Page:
The physical severity of the self harm is not a good indicator of suicidal intent because adolescents are often unaware of the relative toxicity of supposedly harmless substances such as paracetamol. Similar issues in the young person and their family can be usefully assessed in primary care in cases of less serious self harm.
A crisis intervention model is often most appropriate. Compliance, however, can be a problem because the self harm may have had a positive effect by providing temporary relief from a difficult situation. Also the take-up of treatment depends largely on parental background and attitudes, which may include denial and negative views about psychological help. A home based treatment programme may overcome some of these problems.
Problem solving therapy is often used with adolescents and has the advantage of being direct and easily understood. Using problem solving techniques and rehearsing coping strategies can help the adolescent when he or she is confronted with future crises.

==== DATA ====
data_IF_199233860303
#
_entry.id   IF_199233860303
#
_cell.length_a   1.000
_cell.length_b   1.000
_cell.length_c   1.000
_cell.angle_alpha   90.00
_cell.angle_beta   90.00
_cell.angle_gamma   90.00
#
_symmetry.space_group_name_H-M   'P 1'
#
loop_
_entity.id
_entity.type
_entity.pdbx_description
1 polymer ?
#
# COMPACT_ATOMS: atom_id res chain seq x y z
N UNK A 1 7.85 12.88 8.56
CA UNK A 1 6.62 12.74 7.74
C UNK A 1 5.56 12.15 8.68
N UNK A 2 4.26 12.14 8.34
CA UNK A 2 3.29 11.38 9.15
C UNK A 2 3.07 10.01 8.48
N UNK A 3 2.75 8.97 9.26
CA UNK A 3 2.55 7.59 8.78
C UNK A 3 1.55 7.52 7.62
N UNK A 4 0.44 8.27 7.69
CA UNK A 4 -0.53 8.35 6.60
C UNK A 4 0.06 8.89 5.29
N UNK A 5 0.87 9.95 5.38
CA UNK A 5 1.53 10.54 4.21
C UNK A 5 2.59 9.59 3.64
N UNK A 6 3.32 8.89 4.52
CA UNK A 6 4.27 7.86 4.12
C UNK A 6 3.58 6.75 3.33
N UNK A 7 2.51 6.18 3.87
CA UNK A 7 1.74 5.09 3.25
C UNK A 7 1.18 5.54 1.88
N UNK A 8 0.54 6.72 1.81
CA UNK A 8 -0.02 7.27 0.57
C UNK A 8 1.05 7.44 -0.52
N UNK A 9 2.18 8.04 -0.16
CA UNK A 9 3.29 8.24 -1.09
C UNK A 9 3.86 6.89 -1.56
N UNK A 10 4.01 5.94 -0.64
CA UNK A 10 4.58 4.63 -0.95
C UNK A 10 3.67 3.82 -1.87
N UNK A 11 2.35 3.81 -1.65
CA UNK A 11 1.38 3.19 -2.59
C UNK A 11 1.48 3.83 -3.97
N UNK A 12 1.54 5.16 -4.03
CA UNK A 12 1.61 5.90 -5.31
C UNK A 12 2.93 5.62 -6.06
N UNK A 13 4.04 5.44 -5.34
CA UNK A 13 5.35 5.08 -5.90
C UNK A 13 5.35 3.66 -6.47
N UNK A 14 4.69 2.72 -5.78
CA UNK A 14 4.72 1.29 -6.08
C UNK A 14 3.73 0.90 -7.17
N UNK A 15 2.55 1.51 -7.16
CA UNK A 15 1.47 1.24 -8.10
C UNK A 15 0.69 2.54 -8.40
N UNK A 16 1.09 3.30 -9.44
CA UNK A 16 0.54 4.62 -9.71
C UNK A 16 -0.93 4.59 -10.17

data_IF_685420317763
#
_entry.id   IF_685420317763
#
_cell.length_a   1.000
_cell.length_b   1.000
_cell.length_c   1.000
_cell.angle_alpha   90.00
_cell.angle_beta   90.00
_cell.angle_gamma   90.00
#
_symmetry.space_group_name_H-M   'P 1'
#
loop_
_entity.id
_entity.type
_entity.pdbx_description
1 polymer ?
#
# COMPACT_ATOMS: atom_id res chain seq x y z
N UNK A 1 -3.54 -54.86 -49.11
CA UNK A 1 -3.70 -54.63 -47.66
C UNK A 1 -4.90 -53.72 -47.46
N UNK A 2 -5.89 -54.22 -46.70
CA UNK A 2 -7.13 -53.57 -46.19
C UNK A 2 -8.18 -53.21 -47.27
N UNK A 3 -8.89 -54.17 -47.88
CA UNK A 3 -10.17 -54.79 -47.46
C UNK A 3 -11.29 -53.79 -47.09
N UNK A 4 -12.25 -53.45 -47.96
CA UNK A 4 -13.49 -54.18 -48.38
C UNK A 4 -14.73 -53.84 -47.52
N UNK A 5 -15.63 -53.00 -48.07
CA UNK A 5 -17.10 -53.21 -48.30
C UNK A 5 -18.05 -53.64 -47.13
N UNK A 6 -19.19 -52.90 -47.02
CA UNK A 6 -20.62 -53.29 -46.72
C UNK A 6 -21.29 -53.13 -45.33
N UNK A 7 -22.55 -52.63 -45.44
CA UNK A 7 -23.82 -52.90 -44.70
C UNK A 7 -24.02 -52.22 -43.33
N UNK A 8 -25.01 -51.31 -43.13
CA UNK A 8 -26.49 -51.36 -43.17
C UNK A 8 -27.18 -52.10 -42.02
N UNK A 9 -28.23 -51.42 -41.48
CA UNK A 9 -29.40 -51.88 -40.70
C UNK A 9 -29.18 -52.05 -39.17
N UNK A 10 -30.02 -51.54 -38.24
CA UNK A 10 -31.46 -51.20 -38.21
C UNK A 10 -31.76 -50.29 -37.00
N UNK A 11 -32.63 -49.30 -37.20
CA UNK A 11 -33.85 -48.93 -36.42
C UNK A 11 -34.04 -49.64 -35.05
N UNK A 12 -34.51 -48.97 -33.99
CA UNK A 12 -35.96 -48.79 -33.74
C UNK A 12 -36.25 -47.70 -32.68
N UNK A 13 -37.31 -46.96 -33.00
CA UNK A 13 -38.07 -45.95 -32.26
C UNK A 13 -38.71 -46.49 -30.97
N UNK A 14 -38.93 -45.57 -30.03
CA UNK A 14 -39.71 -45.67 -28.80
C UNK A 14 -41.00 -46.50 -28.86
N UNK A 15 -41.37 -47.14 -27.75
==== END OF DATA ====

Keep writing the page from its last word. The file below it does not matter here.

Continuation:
The problem solving approach can also be extended to involve the whole family. Family interventions are structured, usually last five or six sessions, and can be home based. Essential elements include the improvement of specific cognitive and social skills to promote the sharing of feelings, emotional control, and negotiation between family members. Role play can be a useful additional technique. It is wise to anticipate crises by making provision for appointments at short notice or giving telephone numbers for emergencies. Adolescents who self harm can also be treated in groups.
If depression is present, cognitive behaviour therapy is an effective treatment in adolescents. The selective serotonin reuptake inhibitor fluoxetine (Prozac) is effective in this age group. However, in view of the risk of further self harm by overdose, it is wise to limit supplies of this drug and get other family members to handle it, at least initially.